If you feel as if you just don’t click with a student, discuss the situation with your peer mentoring coordinator. Hopefully, you will get some idea as to who might better serve the student. You can then introduce the student to this other mentor and explain why the other mentor might be a great person to consult about a particular issue. It is probably best not to drop the student officially but just to let the transfer process happen as naturally as possible. If severe mentor/mentee problems occur, consult the Peer Mentoring Committee members or a counselor at Student Health Services.
For how long will I be expected to mentor?
This varies among the students in your department. You might stick with some students for their entire graduate career, while others might not ask for mentoring advice after their first year; other students may connect with other mentors as their needs and interests change. The minimum commitment we ask for is one year, during which you might be involved with different students at different times. Ideally, each mentor would commit for at least two years so they can remain a resource for new peer mentors.
Creating a Successful Peer Mentoring Program
Identify your goals
Clarify your primary goals: Does your department require an even balance of academic and social support? Or is your job primarily social in nature? Make sure your projects and programs are geared toward your goals. Think big, but start small. While creating and maintaining connections between the entering graduate students and other members of the department is the top priority, the work of a mentor is creating as many opportunities for this to happen as possible. Take it one project at a time.
Foster an Inclusive Environment
Be sure to invite students in your department who haven’t specifically volunteered to be peer mentors. Mentors facilitate connections, but they don’t always have to be the person the mentees connect with. Try your best to have diversity in mentors so that all mentees have access to people they feel comfortable with.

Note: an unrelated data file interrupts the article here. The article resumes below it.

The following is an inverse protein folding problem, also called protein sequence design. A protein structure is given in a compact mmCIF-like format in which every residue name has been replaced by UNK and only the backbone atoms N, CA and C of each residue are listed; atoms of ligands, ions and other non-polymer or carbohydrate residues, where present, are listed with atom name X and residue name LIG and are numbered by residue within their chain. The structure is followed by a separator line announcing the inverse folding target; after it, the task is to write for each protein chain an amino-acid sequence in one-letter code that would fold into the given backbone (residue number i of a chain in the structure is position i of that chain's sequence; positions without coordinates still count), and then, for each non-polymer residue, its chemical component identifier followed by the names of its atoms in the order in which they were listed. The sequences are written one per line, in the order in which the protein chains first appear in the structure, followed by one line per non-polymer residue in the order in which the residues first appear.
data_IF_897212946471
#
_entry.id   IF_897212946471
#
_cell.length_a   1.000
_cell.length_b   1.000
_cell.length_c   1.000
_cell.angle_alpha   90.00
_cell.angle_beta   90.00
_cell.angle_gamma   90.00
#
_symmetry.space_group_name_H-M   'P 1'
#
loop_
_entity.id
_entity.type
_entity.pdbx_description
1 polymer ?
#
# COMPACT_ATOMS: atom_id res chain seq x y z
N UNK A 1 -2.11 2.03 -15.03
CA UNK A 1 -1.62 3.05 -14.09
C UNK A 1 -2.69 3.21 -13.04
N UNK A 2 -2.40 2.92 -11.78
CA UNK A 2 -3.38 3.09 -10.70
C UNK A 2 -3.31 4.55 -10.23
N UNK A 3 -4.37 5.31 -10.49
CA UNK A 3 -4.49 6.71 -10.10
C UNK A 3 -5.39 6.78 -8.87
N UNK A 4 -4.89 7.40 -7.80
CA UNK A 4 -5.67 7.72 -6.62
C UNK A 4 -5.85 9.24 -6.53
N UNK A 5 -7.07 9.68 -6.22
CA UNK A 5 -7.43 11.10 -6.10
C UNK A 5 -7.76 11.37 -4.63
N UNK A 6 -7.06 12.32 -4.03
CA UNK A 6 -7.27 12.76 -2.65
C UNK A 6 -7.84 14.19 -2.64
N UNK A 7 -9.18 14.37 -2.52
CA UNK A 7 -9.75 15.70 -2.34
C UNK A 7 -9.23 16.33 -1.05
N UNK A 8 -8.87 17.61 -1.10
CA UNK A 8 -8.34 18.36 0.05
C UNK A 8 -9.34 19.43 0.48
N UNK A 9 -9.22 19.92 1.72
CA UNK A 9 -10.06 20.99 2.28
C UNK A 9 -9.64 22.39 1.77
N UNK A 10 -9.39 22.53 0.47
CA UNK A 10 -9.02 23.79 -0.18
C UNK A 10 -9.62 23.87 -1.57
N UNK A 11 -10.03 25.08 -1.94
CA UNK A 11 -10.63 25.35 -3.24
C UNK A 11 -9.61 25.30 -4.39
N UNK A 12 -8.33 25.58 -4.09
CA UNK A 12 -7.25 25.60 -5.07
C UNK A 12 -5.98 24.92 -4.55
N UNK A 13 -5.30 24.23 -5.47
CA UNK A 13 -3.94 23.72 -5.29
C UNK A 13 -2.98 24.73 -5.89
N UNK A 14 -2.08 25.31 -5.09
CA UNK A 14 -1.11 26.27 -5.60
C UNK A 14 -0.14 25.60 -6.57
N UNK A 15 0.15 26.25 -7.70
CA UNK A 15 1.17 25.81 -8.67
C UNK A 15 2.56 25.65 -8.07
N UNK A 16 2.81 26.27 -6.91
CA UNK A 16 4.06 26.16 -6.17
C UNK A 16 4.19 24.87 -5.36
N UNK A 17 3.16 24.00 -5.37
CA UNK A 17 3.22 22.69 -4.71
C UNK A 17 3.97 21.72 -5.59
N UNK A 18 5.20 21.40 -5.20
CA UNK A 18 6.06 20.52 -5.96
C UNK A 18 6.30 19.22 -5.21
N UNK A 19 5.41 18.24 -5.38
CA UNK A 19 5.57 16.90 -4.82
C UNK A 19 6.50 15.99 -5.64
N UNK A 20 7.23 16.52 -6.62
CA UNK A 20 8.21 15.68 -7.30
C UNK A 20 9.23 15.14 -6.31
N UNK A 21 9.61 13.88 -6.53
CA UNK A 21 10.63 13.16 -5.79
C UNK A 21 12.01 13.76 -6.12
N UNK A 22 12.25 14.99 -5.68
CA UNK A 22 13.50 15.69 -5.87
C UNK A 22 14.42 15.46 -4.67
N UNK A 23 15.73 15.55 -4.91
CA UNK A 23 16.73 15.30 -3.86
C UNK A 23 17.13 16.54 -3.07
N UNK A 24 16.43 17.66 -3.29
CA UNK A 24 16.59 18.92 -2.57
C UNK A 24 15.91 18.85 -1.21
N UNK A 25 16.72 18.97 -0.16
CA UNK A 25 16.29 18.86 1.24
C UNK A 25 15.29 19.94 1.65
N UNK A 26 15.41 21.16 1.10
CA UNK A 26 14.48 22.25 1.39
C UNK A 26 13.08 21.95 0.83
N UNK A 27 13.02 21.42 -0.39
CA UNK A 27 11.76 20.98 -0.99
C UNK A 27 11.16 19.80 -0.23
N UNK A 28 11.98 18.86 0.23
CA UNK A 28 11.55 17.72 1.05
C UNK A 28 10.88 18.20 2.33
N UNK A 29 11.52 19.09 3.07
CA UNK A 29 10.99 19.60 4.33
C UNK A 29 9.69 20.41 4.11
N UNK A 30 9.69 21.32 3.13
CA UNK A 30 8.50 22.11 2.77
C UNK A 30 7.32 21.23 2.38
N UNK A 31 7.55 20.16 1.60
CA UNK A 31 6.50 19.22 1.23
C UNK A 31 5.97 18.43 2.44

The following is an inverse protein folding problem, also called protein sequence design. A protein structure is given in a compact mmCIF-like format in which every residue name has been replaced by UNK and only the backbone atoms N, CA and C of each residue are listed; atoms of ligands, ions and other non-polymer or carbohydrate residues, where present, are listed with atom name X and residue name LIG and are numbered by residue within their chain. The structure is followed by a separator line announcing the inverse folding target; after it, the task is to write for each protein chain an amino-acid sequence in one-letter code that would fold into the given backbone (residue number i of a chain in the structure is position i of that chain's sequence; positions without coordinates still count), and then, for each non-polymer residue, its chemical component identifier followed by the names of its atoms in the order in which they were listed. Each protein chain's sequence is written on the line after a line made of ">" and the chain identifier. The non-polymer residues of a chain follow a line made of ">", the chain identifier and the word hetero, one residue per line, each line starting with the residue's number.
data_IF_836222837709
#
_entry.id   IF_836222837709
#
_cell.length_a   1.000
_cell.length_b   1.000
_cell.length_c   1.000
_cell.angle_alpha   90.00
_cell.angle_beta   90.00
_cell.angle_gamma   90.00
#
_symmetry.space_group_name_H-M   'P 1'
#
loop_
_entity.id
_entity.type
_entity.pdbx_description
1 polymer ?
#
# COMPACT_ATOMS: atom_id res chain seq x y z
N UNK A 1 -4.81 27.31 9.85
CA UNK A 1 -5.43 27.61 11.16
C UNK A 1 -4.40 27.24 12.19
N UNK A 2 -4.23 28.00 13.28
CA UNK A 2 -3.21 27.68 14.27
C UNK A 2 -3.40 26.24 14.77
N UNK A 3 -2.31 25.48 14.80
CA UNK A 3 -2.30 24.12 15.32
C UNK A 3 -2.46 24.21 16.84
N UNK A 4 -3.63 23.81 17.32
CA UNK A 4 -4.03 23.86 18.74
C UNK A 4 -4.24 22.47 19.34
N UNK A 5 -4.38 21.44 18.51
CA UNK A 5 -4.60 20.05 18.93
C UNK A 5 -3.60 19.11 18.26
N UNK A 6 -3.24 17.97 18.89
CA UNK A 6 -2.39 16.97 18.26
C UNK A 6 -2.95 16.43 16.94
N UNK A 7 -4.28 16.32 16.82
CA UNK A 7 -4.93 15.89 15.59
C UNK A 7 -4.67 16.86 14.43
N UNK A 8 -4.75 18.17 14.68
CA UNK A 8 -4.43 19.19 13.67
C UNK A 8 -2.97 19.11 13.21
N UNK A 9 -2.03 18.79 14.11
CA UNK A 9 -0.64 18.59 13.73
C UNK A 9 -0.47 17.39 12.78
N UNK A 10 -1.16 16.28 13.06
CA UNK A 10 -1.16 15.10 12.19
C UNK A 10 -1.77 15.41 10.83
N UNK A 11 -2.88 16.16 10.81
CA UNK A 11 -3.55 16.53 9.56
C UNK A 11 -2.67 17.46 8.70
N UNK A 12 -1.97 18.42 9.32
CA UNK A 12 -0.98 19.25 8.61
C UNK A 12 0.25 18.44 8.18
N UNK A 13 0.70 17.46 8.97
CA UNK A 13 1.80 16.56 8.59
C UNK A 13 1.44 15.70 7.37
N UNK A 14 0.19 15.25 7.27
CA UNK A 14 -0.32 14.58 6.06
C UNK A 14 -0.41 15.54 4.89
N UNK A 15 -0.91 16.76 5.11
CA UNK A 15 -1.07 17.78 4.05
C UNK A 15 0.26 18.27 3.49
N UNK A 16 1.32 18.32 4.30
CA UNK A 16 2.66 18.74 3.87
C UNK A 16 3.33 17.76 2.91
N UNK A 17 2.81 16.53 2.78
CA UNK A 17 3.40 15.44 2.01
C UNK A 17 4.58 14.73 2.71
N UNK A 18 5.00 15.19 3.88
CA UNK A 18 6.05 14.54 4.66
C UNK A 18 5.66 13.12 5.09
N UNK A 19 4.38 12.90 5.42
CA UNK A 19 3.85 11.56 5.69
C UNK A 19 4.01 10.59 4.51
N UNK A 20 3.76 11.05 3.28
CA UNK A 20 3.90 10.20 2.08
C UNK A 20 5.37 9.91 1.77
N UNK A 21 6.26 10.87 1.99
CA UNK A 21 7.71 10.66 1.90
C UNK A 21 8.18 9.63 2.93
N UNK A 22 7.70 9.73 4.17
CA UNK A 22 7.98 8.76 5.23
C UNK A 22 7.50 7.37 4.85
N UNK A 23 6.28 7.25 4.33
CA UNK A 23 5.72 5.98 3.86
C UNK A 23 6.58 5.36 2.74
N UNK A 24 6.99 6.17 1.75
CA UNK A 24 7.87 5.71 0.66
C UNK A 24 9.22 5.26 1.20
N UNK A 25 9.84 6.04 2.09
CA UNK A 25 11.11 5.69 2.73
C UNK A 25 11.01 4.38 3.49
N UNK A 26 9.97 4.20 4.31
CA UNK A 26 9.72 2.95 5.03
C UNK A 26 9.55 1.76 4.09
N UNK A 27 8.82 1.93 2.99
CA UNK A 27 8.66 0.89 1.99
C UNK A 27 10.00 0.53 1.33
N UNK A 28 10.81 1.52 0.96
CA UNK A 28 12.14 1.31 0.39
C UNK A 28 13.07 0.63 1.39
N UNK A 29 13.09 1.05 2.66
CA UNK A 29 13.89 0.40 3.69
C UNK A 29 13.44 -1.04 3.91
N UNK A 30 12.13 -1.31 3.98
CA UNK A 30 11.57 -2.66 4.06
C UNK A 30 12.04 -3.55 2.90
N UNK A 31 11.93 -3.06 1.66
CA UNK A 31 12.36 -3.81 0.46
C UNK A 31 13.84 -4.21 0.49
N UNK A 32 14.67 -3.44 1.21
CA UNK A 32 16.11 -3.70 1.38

Engage with other support structures
Build support from administrators, faculty, staff, other student organizations, and community members. Peer mentors provide an additional support structure while in graduate school, but it shouldn’t be an alternative support structure. Peer mentors should liaise with Directors of Graduate Studies, your program coordinator, and other faculty members. Everyone has the same goal: to facilitate a more successful graduate school experience for the newcomers to your department.
Resources for Peer Mentors
If you find yourself confronted with issues beyond your time demands or expertise, whether personal or professional, there are people and offices on campus that can help. Always start with your department if possible.
The Graduate School
The Graduate School website contains academic and policy information graduate students may have questions about. In particular, peer mentors should be familiar with certain contents of the Policies and Guides pages. Specific departmental policies can be found either in the Bulletin or in their respective websites.